5 thoughts on “The 3 Essential Emotion Skills for Parenting

  • October 14, 2015 at 3:24 pm

    I totally agree that the listed points are essential emotion skills of adults, and think the example is really insightful on the whole. However, I find it odd that the author takes the view that Zach should always do what the teacher says, and that his response was “rude”. I thought Zach stood up for himself against something he disagreed with well, and that such assertiveness would probably serve him well as he grows up and has to face the world. I don’t like this: “However, she can’t stop there, because his tendency to debate (the likely result of having two highly verbal older siblings) will continue to be a problem for Zach at school unless he can correct it. ” Good debate skills, involving reason and listening to the other side, are an excellent thing for a child to develop. Perhaps he would do well to learn to keep cool in such situations, but I don’t think his behaviour needs “correct[ing]”. The message: “It’s so important that when any grownup at school asks you to do something, you do it right away.” puts children at risk by predators, and of being taken advantage of more generally, and discourages him from building trust in his own judgement.

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  • October 19, 2015 at 9:08 am

    I totally agree with you on these essentials Jonice, nothing beats the devotion of a parent. What a great post you wrote. Keep it up.

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  • December 4, 2015 at 9:27 am

    ““It must’ve been hard for you. But, you see, Mrs. Rollo’s class is very big and she doesn’t have time to talk things over like we are right now. It’s so important that when any grownup at school asks you to do something, you do it right away. Will you try to do as asked without saying anything back, Zach?””

    ^^^ THAT IS SUPER DANGEROUS TO SAY! Unless you have conversations with your child about when it is CORRECT to disagree with an adult, you should NOT be saying this.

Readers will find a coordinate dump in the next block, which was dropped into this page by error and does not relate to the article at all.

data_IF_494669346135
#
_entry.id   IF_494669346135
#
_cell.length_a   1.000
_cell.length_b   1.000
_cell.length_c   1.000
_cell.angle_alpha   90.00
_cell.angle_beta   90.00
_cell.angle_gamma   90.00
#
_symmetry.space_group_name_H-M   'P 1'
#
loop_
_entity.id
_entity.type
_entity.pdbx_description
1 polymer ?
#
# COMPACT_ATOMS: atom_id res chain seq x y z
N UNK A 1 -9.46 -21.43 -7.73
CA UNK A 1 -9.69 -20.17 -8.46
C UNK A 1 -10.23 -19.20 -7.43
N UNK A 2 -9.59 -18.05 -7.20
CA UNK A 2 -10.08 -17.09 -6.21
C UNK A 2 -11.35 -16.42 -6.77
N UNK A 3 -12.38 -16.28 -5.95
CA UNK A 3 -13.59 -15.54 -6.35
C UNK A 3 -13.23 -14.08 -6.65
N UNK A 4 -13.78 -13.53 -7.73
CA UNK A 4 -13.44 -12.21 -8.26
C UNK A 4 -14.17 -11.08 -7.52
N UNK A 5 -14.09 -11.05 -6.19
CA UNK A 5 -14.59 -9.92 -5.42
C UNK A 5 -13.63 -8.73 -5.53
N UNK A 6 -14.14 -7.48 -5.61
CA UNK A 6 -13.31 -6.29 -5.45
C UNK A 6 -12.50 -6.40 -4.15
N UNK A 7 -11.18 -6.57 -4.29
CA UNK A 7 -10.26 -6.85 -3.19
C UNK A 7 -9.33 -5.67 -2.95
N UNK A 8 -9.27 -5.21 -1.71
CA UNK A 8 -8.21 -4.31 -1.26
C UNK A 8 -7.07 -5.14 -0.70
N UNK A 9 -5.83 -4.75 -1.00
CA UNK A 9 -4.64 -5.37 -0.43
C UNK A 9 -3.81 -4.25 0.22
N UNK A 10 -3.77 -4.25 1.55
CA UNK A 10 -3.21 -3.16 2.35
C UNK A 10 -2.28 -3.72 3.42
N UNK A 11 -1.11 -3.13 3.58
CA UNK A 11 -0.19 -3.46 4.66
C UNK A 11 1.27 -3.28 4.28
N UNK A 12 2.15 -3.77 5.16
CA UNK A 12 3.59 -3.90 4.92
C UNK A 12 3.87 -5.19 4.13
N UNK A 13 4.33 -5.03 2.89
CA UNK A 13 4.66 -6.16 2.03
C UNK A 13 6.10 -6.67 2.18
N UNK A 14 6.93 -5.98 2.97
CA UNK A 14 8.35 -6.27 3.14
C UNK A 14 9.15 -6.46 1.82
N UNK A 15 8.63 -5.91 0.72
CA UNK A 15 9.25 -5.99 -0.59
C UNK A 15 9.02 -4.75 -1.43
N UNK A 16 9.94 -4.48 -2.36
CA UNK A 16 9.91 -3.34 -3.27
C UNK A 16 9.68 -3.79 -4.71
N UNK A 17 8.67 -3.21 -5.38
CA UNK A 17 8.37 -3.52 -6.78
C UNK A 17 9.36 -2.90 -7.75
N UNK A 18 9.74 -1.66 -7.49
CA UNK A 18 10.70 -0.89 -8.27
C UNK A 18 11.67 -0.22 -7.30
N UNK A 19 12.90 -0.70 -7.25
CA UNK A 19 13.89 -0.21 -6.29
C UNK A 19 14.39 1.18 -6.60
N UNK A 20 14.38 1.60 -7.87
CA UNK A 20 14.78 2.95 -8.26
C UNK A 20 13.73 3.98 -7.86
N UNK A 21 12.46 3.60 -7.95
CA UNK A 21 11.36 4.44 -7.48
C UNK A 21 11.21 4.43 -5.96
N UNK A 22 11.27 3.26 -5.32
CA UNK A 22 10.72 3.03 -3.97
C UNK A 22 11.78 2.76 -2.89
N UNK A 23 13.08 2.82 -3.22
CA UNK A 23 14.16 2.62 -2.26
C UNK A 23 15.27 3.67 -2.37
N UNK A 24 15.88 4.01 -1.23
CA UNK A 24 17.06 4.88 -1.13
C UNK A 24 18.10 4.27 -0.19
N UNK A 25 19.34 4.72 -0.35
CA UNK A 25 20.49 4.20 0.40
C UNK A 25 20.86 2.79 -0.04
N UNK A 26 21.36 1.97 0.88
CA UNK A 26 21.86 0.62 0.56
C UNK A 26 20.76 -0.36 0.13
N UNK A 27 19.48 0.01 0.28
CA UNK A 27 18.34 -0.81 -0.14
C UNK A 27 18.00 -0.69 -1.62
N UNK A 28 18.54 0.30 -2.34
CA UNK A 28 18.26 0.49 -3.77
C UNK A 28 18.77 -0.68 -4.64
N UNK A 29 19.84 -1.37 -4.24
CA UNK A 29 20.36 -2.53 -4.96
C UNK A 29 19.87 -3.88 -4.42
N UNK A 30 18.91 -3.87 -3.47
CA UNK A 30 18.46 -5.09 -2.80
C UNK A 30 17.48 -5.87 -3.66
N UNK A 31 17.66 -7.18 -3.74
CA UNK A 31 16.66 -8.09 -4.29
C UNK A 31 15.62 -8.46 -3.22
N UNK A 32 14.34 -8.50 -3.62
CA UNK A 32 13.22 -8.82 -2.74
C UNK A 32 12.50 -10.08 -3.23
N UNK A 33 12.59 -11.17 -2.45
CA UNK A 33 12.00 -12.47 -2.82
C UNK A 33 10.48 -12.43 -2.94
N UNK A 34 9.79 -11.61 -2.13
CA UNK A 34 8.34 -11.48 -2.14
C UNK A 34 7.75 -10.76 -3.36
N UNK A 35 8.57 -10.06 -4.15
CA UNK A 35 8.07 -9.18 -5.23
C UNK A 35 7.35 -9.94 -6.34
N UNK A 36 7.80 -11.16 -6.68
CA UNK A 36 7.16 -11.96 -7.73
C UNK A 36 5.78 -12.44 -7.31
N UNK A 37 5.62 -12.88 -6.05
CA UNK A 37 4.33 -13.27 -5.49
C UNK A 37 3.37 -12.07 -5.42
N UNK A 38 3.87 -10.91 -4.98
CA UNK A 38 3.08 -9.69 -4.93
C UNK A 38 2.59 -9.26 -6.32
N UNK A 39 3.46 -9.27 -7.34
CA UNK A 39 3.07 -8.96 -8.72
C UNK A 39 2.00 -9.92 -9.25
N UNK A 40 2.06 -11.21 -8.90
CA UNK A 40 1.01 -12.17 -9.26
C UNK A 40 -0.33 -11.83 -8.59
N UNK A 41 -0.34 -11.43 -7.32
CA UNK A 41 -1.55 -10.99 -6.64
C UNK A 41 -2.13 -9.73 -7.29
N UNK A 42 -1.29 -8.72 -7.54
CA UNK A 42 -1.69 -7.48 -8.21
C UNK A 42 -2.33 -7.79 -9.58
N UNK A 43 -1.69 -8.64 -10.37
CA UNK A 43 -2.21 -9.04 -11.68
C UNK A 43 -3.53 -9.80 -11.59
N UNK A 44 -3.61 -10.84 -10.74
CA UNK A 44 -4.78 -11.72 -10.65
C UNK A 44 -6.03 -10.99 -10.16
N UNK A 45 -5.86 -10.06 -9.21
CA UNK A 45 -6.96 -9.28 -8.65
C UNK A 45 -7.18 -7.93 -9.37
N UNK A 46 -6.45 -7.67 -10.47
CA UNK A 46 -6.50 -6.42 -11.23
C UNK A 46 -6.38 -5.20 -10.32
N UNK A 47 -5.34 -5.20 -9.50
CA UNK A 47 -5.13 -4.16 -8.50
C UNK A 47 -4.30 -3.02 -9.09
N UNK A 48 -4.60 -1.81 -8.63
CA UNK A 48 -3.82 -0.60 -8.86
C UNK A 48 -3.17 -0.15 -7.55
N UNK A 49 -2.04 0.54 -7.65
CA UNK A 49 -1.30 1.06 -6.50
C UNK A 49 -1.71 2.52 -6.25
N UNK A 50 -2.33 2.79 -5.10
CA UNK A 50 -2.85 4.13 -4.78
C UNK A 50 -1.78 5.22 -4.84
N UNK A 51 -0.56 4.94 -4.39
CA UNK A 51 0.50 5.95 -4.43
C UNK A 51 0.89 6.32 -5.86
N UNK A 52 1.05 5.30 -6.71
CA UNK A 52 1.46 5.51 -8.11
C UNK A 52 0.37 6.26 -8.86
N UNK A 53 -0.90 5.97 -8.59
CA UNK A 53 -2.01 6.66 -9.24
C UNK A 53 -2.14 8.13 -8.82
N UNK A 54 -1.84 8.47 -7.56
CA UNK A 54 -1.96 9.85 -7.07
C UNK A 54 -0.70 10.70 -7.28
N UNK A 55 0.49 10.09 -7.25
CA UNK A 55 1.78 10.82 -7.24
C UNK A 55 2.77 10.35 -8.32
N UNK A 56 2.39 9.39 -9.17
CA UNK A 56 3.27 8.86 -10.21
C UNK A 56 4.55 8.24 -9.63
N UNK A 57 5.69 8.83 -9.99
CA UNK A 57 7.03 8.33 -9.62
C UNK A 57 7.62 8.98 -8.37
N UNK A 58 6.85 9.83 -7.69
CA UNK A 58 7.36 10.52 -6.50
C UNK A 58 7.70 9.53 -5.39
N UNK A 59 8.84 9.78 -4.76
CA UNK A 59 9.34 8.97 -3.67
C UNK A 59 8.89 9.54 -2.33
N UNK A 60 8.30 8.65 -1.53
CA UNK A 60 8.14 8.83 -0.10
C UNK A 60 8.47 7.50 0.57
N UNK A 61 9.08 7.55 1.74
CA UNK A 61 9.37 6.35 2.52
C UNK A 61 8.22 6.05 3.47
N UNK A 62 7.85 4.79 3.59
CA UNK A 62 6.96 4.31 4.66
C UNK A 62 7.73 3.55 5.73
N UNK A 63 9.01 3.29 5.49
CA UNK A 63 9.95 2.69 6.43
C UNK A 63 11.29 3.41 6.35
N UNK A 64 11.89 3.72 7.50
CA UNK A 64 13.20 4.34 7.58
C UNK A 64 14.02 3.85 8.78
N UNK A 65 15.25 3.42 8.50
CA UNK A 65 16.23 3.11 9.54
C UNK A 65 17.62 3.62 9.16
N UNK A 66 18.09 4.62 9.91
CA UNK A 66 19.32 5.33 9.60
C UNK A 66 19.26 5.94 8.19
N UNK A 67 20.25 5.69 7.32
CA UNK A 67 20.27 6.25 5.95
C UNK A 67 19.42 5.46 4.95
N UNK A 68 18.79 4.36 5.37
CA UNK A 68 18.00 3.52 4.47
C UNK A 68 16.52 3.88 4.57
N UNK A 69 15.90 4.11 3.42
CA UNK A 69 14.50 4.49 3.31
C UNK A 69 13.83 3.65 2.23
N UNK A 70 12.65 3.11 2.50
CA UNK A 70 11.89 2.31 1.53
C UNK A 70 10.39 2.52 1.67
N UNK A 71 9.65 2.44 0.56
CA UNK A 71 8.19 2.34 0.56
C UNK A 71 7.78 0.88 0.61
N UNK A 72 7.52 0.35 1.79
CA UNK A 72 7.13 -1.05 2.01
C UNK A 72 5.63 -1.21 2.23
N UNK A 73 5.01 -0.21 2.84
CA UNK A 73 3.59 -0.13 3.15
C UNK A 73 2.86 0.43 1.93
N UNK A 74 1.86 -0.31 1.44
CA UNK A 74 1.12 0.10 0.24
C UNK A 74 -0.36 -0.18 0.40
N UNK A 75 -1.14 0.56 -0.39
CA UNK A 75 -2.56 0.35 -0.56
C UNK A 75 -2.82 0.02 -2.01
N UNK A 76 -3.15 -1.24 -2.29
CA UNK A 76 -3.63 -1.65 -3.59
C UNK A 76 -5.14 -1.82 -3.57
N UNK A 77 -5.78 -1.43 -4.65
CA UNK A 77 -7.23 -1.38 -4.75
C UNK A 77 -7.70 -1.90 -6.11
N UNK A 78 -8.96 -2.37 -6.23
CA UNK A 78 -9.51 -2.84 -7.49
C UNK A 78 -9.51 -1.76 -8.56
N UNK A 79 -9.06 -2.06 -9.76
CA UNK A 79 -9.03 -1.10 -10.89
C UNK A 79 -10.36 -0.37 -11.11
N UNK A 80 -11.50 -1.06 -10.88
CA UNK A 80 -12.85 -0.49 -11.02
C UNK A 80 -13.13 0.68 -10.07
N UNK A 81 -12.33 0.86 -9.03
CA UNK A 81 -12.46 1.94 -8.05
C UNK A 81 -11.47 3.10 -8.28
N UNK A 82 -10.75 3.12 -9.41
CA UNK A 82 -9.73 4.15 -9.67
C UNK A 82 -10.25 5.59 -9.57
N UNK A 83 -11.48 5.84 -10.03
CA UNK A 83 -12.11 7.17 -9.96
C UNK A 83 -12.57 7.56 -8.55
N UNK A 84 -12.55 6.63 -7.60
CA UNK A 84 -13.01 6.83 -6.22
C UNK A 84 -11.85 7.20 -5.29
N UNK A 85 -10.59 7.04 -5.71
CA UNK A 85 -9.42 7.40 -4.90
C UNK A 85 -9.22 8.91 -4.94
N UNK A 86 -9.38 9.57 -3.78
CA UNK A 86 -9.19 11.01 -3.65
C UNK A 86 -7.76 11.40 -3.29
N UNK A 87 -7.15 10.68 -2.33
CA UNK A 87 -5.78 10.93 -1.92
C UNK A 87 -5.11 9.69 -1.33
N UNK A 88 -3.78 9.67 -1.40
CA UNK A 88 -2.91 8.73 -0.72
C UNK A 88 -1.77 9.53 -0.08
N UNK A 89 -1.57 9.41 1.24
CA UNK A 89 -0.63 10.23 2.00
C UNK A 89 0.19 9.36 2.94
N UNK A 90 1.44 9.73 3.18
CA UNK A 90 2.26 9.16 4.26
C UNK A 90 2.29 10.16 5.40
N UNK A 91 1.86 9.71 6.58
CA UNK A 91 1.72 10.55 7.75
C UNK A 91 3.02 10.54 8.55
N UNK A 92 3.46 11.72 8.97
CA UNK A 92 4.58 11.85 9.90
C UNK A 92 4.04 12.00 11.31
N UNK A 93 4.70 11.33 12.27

This is how children learn to accept abuse from adults, this is sometimes what leads them to not opening up about inappropriate touching, this is NOT a healthy explanation when you need your child to know they have a certain level of autonomy (passed the restrictions required for keeping them safe and happy).

    Bad, bad, bad. Which is a shame as, in essence, the article is an important one.

    Never, ever tell a child to listen to somebody unequivocally with no questions asked. A kid is liable to take this as an absolute, especially children at higher risk, such as those on the autistic spectrum.

    Just because it is a “grownup at school” doesn’t mean their intentions will be good ones.

    Had to vent.

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    • December 4, 2015 at 12:09 pm

      I agree that parents should educate their children about inappropriate touching and boundary violations. However, I think it should be kept separate from the generic rules for how the child should behave in his classroom. Telling your child to listen to and obey their teacher is very important, and so is telling your child about inappropriate touching. Giving your child clear behavioral guidelines and a healthy respect for authority figures does not make him more vulnerable to sexual abuse. A lack of support and lack of education about inappropriate touching certainly may. Thank you for your comment.

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